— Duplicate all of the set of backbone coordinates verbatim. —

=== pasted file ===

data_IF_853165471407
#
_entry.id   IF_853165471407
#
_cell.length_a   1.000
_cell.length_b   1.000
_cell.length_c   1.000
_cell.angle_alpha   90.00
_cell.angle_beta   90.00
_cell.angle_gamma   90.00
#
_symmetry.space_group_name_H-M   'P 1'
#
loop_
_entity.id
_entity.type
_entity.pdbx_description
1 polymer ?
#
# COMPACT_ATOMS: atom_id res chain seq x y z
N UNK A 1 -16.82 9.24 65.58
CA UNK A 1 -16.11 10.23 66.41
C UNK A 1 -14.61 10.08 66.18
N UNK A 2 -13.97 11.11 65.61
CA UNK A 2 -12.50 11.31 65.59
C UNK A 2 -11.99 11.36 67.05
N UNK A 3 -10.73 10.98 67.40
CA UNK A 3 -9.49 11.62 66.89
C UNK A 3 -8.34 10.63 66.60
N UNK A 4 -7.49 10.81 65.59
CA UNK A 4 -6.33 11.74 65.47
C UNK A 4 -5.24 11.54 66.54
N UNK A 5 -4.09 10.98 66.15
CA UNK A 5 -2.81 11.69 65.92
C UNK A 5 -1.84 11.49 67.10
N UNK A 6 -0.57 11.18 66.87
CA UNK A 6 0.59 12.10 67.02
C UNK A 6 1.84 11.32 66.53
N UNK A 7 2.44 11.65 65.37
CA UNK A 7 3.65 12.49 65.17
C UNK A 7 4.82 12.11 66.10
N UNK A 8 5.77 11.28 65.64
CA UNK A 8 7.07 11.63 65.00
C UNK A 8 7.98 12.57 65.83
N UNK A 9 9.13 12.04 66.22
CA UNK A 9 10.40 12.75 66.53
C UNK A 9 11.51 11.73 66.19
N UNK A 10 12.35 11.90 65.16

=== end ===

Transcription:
data_IF_853165471407
#
_entry.id   IF_853165471407
#
_cell.length_a   1.000
_cell.length_b   1.000
_cell.length_c   1.000
_cell.angle_alpha   90.00
_cell.angle_beta   90.00
_cell.angle_gamma   90.00
#
_symmetry.space_group_name_H-M   'P 1'
#
loop_
_entity.id
_entity.type
_entity.pdbx_description
1 polymer ?
#
# COMPACT_ATOMS: atom_id res chain seq x y z
N UNK A 1 -16.82 9.24 65.58
CA UNK A 1 -16.11 10.23 66.41
C UNK A 1 -14.61 10.08 66.18
N UNK A 2 -13.97 11.11 65.61
CA UNK A 2 -12.50 11.31 65.59
C UNK A 2 -11.99 11.36 67.05
N UNK A 3 -10.73 10.98 67.40
CA UNK A 3 -9.49 11.62 66.89
C UNK A 3 -8.34 10.63 66.60
N UNK A 4 -7.49 10.81 65.59
CA UNK A 4 -6.33 11.74 65.47
C UNK A 4 -5.24 11.54 66.54
N UNK A 5 -4.09 10.98 66.15
CA UNK A 5 -2.81 11.69 65.92
C UNK A 5 -1.84 11.49 67.10
N UNK A 6 -0.57 11.18 66.87
CA UNK A 6 0.59 12.10 67.02
C UNK A 6 1.84 11.32 66.53
N UNK A 7 2.44 11.65 65.37
CA UNK A 7 3.65 12.49 65.17
C UNK A 7 4.82 12.11 66.10
N UNK A 8 5.77 11.28 65.64
CA UNK A 8 7.07 11.63 65.00
C UNK A 8 7.98 12.57 65.83
N UNK A 9 9.13 12.04 66.22
CA UNK A 9 10.40 12.75 66.53
C UNK A 9 11.51 11.73 66.19
N UNK A 10 12.35 11.90 65.16